Frances M. Gasman (email@example.com)
Building a (7,4) Hamming Code
Decoding 7 digit messages
Begin with a 4 bit string. Recall that a bit is a digit which is either zero or one.
Call the string ala2a3a4.
Three check digits, cl, c2, and c3, will be attached to the 4 bit string to produce a 7 bit string.
cl, c2, and c3 are chosen as follows:
|C1 = 0||if||a + a2 + a3||is even||C1 = 1||if||a1 + a2 + a3||is odd|
|C2 = 0||if||a1 + a3 + a4||is even|
|C2 = 1||if||a1 + a3 + a4||is odd|
|C3 = 0||if||a2 + a3 + a4||is even|
|C3 = 1||if||a2 + a3 + a4||is odd|
The sums shown above are called parity check sums - so named because their purpose is to ensure that the sum of various components of the encoded message is even. For example, c1 is defined in so that a + a2 + a3 + c1 is even
Example: Construct the Hamming code word corresponding to the 4 bit string 0101
|a1 + a2 + a3 = 0 + 1 + 0 is odd so c1 = 1|
|a1 + a3 + a4 = 0 + 0 + 1 is odd so c2 = 1|
|a2 + a3 + a4 = 1 + 0 + 1 is even so c3 = 0|
The Hamming code word corresponding to 4 bit string 0101 is 0101110.
See Activity 1 for a student activity to construct the entire (7,4) Hamming code.
The complete (7,4) Hamming Code is given on a separate sheet.
Every possible sequence of 7 bits is either a correct message (corresponds to a Hamming code word) or contains exactly one correctable error.
Hamming Codes - Error Detection and Error Correction
Sometimes , due to noisy transmission, code words contain errors. The Hamming Code is designed to detect and correct errors in 4 bit transmissions.
Suppose a message is received as 1111010.
Is this a Hamming code word?
If not, what word should it have been?
In order to determine if the message received is a Hamming Code word, we simply scan the code. If it is one of the 16 code words, we know the message is received as sent.
If it is not among the 16 code words, we compare the message received with each code word and compute the Hamming distance for each. The Hamming distance is defined as the number of times a bit in the received message differs from the bit in the code word.
|For example:||compare the code word||0001011|
|with the received word1111010|
|they differ in 4 positions|
Using the (7,4) Hamming Code Sheet, we will compute all the Hamming distances for the received message 1111010.
Once all the distances are computed, we locate the Hamming code which produces the shortest distance for 1111010 - We also call this the "nearest" code word. This code will be the code used to correct the transmission error. In this case, 1011010 is the corrected code.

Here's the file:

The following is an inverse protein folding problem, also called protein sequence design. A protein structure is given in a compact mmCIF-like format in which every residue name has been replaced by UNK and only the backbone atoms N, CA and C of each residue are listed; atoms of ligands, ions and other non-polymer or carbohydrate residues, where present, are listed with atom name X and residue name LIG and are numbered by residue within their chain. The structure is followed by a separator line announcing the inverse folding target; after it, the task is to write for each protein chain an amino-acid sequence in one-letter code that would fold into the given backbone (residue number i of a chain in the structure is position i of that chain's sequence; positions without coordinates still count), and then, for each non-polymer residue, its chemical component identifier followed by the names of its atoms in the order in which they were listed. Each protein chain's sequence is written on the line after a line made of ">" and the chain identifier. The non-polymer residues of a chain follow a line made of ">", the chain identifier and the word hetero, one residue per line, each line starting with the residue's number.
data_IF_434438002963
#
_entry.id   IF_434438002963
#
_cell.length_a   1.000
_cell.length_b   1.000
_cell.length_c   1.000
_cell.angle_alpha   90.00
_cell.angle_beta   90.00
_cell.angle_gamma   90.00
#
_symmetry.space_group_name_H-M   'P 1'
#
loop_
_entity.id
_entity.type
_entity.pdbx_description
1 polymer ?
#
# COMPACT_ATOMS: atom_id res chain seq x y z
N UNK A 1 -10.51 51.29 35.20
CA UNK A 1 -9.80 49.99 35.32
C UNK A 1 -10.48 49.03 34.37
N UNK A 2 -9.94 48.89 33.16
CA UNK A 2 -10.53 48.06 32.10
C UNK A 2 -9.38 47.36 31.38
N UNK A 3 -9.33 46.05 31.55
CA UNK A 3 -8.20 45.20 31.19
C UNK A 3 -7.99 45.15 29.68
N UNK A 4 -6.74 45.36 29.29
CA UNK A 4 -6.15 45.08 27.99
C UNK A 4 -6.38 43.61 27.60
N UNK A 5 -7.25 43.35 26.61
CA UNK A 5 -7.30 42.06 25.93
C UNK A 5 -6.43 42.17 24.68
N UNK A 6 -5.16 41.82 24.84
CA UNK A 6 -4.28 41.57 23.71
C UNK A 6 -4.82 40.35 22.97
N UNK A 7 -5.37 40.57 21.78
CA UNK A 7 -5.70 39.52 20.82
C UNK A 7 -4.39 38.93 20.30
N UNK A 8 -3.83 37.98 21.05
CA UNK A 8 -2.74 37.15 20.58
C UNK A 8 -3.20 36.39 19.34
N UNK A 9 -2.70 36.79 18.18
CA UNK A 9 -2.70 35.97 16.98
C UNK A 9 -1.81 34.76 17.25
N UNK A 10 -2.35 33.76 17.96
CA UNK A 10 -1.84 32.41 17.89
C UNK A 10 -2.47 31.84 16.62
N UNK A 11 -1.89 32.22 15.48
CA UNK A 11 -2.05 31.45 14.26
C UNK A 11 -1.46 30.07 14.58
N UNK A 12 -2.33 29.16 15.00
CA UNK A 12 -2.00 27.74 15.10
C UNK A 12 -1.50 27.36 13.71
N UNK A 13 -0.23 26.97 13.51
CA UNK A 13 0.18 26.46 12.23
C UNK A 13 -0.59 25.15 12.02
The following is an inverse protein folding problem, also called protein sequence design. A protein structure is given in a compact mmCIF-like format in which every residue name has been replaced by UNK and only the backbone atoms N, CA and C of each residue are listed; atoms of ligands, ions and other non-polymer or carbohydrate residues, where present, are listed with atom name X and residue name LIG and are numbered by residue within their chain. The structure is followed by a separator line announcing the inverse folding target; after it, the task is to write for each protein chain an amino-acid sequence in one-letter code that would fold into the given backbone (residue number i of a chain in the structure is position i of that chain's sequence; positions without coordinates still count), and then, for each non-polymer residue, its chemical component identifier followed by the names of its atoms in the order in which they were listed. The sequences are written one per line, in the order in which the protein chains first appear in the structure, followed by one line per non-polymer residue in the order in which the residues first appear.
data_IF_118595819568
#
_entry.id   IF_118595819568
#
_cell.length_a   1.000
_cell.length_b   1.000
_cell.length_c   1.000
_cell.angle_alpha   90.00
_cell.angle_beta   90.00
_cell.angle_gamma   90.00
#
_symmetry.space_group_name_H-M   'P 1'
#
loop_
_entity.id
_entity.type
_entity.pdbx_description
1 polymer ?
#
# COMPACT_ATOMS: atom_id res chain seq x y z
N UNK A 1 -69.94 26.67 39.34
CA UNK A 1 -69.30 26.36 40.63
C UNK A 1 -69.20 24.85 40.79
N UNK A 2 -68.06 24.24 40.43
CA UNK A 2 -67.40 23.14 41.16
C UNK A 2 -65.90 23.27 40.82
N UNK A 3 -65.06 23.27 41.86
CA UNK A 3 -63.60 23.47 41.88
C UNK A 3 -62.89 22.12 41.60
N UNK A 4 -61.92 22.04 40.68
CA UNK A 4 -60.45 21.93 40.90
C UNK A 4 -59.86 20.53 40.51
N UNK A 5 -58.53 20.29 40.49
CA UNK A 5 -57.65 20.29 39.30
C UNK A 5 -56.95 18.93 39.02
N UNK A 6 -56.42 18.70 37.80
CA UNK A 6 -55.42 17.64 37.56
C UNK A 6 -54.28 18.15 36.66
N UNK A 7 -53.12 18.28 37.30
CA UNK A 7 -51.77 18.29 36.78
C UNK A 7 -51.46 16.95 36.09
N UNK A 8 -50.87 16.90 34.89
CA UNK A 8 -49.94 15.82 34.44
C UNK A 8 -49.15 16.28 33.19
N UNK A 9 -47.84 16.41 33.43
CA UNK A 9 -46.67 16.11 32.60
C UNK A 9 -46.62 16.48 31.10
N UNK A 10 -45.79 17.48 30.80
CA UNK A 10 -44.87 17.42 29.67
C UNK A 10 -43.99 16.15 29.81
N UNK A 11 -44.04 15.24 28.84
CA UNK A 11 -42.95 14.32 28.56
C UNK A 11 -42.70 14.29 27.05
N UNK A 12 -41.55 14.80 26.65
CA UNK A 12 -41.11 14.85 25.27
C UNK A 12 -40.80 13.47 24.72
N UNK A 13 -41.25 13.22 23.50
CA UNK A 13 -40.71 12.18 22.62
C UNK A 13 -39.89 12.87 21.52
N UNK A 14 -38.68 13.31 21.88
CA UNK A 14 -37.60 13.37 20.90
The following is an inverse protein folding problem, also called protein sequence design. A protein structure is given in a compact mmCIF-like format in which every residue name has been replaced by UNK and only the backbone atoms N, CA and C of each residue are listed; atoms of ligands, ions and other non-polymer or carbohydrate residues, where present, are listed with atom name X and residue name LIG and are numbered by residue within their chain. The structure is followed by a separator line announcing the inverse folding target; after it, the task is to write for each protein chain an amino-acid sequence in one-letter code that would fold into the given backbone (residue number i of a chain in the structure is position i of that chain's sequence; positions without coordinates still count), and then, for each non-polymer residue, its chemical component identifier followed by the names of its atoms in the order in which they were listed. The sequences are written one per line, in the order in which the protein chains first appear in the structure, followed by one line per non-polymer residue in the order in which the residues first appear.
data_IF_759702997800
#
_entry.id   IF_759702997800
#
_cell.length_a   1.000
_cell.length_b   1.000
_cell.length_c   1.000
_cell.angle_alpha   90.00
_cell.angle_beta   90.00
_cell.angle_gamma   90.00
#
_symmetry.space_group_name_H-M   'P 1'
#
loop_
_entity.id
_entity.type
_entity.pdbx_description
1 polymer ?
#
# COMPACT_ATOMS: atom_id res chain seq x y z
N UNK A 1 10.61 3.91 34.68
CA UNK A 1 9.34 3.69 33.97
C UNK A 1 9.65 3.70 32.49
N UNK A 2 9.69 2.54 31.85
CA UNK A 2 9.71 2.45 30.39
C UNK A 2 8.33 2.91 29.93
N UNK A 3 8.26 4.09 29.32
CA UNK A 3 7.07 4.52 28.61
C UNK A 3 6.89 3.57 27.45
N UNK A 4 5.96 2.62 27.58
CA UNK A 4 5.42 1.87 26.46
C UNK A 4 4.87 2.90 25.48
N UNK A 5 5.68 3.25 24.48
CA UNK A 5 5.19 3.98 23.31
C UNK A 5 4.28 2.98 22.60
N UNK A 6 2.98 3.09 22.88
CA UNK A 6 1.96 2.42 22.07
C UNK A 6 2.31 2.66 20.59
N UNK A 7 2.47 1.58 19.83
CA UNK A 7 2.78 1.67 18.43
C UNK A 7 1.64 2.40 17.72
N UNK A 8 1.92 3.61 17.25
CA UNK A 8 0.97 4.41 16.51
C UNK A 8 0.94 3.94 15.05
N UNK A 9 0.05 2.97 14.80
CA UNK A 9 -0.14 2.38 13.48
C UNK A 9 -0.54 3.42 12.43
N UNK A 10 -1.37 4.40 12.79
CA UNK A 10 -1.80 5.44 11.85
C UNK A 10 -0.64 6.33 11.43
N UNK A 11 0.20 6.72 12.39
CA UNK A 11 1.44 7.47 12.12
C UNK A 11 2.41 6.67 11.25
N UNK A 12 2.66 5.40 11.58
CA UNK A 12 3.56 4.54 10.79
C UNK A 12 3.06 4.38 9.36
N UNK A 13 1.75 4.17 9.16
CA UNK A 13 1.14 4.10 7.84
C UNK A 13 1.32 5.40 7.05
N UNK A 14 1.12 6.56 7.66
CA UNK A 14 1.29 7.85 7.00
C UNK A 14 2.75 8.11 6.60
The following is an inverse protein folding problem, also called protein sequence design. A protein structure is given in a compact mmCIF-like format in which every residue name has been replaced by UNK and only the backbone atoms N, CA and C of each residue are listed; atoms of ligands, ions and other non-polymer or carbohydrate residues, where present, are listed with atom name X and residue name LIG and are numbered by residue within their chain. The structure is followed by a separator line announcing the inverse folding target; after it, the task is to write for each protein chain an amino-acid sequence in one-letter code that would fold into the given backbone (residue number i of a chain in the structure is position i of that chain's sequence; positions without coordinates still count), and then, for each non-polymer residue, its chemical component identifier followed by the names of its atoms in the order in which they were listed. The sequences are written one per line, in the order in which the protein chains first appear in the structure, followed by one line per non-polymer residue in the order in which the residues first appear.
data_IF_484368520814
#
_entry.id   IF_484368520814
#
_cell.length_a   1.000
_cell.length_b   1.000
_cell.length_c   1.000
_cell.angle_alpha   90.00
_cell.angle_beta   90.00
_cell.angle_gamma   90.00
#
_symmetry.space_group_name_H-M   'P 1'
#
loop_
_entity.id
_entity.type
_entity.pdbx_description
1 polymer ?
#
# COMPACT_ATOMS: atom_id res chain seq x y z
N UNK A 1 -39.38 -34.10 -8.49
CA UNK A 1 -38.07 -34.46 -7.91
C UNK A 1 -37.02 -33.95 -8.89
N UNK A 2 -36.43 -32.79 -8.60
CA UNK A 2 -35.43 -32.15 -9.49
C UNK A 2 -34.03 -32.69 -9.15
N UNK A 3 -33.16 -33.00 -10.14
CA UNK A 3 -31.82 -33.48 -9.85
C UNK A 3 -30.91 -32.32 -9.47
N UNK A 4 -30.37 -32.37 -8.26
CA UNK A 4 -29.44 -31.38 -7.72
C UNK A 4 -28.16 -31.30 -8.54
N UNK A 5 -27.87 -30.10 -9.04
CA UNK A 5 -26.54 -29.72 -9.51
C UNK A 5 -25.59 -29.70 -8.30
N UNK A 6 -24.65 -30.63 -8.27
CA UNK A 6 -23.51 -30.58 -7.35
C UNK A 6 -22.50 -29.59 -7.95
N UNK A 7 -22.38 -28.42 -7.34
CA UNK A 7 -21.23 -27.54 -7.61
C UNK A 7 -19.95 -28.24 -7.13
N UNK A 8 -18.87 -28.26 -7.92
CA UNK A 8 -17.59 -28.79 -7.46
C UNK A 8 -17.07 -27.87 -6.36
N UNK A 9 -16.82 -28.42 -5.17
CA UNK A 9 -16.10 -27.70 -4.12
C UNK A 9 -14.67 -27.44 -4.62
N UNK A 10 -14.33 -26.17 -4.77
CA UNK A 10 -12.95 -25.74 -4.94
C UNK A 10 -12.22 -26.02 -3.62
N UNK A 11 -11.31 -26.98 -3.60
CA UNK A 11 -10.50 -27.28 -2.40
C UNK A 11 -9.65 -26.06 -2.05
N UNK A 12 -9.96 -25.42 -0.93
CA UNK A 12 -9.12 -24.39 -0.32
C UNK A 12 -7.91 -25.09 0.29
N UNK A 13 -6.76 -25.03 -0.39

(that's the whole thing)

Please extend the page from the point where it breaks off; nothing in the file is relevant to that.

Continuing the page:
If there is more than one shortest distance, we do not correct the message.
See Activity 2 for student activities involving Hamm'ng distances and error correction. I I
The grid shown on the transparency simulates a town in which all possible seven digit binary words reside. The legal Hamming codes live in the "face" squares. The illegal codes, codes with errors, live in the non "face" squares. The grid shows that each illegal string is in the neighborhood of exactly one legal code. When one digit of a code is changed, the new code moves one square away. If two digits are changed, the code moves two squares away.
Notice that if only one digit of a legal code is changed, the "errored" code is still in the neighborhood of the correct code and will be error corrected to the correct code. If two or three digits are changed, then the "errored" code will move into the neighborhood of a different code word and the word will be improperly decoded.
Each legal Hamming code is shown with eight neighbors. Actually only seven illegal words reside in each "neighborhood". The extra words can be thought of as empty houses on the block.
This grid may be help students visualize how error correction works.
Hamming Town transparency
Hamming Codes Activity 1 attachment
Hamming Codes Activity 2 attachment
Hamming Code Worksheet 1
Hamming Code Worksheet 2
Malkevitch, Joseph, Froelich, Gary, Codes Galore, COMAP, MA, 1991
Shiflet, Angela, Discrete Mathematics for Computer Science, West Publishing Company, Minnesota, 1987
Roman, Steven, An Introduction to Discrete Mathematics, Saunders College Publishing, 1986
Crisler, Nancy, et.al., Discrete Mathematics Through Applications, W.H. Freeman and Company for COMAP, 1994
Garfunkel,Solomon, et. al., For All Practical Purposes, 2nd ed., W.H.Freeman for COMAP, 1991
Internet and DREI Resources: